A dying moth
Lights a flame
Then enters it to burn
Like the conquistadores
Who would not forget
Hallucinations of gold
Entering again and again
The hopeless passage across the Chaco
Where malaria, arrows, heat, hunger
Accosted their dreams, and left their tongues
Blacker than hell, and their souls more bitter
Than poisonous xerophytes
Ah, but what is better to do?
Sit and live a torpid life,
Like a frog on a stone, never jumping,
Pig in a box, drearily moping?
Spasms of hope, vague restlessness,
Need to justify something within,
Knowing your wickedness, your deep lies,
Banging rocks because you left your mothers.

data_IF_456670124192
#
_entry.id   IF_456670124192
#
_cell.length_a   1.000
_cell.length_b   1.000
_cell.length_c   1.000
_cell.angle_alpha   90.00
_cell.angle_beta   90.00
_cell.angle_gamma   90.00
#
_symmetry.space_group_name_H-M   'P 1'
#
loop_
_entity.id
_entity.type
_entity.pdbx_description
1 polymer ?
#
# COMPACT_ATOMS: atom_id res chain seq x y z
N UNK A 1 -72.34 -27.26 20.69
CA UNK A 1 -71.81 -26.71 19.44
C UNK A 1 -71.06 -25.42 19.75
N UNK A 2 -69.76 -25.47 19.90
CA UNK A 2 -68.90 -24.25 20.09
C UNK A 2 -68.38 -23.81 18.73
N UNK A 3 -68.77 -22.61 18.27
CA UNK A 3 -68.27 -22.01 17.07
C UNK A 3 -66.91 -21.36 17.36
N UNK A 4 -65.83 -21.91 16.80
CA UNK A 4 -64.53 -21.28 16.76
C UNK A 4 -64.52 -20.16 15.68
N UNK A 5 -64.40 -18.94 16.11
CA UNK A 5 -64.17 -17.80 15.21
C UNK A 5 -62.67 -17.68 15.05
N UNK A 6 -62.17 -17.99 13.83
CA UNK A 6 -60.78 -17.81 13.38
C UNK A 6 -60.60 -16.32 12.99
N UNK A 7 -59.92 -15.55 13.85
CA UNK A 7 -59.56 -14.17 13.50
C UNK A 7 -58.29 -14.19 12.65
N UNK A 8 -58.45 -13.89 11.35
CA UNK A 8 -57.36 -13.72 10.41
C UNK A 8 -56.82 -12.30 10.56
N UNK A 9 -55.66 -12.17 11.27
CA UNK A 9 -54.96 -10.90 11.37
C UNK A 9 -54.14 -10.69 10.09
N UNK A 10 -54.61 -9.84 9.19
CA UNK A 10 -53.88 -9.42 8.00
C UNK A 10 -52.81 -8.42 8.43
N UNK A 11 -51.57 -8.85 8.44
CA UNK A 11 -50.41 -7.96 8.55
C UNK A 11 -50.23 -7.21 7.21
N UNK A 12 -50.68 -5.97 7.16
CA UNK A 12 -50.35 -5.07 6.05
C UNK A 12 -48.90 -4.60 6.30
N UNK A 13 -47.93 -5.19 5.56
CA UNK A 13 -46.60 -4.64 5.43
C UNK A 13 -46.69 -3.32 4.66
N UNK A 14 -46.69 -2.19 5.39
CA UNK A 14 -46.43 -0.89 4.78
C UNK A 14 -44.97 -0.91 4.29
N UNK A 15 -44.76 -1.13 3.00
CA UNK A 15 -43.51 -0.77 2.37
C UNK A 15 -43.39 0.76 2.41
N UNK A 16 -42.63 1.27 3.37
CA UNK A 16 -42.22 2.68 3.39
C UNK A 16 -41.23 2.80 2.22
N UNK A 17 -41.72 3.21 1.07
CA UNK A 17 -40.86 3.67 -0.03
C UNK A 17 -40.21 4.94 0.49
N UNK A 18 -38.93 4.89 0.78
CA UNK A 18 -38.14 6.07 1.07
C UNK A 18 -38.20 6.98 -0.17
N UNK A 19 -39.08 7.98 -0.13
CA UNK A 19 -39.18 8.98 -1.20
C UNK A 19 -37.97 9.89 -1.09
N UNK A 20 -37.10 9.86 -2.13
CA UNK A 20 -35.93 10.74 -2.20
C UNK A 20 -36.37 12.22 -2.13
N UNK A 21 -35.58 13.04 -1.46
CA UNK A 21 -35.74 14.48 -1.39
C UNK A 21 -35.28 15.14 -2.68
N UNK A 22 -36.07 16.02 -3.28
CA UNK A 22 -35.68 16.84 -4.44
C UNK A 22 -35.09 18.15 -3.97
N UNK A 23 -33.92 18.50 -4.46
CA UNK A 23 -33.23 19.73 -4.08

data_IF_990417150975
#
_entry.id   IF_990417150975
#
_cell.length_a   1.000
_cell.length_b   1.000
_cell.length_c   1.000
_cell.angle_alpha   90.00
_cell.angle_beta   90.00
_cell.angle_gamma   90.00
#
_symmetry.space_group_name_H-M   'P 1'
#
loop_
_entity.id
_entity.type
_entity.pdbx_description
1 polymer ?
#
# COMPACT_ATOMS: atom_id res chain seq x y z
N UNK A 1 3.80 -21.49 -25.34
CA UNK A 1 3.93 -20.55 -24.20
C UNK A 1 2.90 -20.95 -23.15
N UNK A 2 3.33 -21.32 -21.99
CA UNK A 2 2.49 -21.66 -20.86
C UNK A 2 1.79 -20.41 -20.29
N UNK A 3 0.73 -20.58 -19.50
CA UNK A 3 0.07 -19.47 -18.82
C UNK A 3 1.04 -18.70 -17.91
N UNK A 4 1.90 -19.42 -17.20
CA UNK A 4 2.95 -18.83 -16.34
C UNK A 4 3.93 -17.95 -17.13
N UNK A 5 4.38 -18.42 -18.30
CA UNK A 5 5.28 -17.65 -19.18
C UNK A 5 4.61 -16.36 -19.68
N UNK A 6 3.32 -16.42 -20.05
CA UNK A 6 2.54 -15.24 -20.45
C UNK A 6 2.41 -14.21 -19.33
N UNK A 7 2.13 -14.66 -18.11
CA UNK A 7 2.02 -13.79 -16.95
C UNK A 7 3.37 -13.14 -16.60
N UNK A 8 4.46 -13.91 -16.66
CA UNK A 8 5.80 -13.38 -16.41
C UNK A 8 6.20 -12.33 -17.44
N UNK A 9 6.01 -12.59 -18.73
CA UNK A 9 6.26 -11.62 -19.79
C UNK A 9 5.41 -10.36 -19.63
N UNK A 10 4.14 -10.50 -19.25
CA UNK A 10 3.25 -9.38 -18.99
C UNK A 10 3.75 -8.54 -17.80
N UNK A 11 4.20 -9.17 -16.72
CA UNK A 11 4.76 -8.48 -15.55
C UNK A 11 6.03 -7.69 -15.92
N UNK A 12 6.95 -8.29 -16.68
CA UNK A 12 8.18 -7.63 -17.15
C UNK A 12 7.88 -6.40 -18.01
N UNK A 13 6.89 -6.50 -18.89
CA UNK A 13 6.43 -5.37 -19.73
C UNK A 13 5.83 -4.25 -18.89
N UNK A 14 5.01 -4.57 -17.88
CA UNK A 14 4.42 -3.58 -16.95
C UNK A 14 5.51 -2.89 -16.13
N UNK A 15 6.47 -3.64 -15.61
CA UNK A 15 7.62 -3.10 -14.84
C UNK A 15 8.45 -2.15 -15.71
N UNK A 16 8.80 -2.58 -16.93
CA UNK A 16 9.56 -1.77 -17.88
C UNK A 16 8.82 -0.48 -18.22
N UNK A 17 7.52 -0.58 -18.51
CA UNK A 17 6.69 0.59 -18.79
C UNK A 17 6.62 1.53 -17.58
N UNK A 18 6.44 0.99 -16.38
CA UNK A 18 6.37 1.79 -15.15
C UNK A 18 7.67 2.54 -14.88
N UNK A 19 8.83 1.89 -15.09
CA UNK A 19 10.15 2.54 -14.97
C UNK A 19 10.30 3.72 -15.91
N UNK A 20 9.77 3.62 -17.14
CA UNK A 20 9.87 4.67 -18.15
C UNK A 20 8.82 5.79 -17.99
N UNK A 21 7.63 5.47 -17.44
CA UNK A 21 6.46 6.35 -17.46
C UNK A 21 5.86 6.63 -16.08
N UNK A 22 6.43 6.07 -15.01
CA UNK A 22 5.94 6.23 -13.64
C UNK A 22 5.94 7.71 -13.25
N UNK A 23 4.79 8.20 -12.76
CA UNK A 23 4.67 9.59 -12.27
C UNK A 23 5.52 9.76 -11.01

Now you dream, of what, unclear
But life rolls on, families love,
And die; sometimes you grow palmito, at others
You work in banks, like everyone else,
Or you pursue carnal delights
With little guilt, and less restraint.
Some of your streets are very cobbled,
Others dusty, and bars seldom close,
Your ancient buses spew pollution,
And rack the buildings with giant noises;
Some houses, with their white porticos
Are beautiful, especially at night.
Las Paraguayas reign supreme
In beauty, and shapeliness:
Wonderfully kind, friendly angels,
They have been my sisters here,
I swear. Because of them
I beat off loneliness, which settles down
Like a dark blanket on anyone
Eventually. I am not good,
I know; but I try to fly
In the best winds with my wings.